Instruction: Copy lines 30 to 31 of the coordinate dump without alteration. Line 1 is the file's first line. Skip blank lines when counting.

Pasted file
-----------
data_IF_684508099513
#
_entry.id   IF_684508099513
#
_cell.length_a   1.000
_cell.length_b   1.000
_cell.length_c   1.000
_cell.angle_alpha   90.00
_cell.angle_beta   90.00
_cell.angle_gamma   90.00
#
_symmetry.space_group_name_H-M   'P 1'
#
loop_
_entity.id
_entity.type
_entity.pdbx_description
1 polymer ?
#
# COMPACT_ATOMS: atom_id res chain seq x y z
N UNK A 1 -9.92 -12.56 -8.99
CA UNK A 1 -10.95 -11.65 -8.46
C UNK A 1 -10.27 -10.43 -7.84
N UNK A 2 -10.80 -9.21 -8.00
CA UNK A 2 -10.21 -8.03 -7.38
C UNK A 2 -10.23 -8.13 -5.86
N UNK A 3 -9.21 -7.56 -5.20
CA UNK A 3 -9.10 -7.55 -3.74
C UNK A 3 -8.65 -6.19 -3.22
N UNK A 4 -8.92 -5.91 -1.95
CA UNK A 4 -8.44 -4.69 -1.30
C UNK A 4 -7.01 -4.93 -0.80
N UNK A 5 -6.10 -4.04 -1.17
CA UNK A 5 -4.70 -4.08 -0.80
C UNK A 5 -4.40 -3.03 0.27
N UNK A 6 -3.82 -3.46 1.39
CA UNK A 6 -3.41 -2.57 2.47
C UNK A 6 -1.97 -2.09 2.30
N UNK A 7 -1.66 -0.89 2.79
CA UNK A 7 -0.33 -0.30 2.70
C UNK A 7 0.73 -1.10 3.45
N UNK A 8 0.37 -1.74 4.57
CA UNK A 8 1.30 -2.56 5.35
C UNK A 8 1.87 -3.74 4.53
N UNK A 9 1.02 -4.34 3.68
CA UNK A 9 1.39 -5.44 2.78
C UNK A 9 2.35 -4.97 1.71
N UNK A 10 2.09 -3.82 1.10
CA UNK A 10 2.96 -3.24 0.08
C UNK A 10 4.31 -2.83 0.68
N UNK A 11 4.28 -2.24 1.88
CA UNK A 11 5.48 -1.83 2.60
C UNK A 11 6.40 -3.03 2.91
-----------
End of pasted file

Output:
N UNK A 4 -8.92 -5.91 -1.95
CA UNK A 4 -8.44 -4.69 -1.30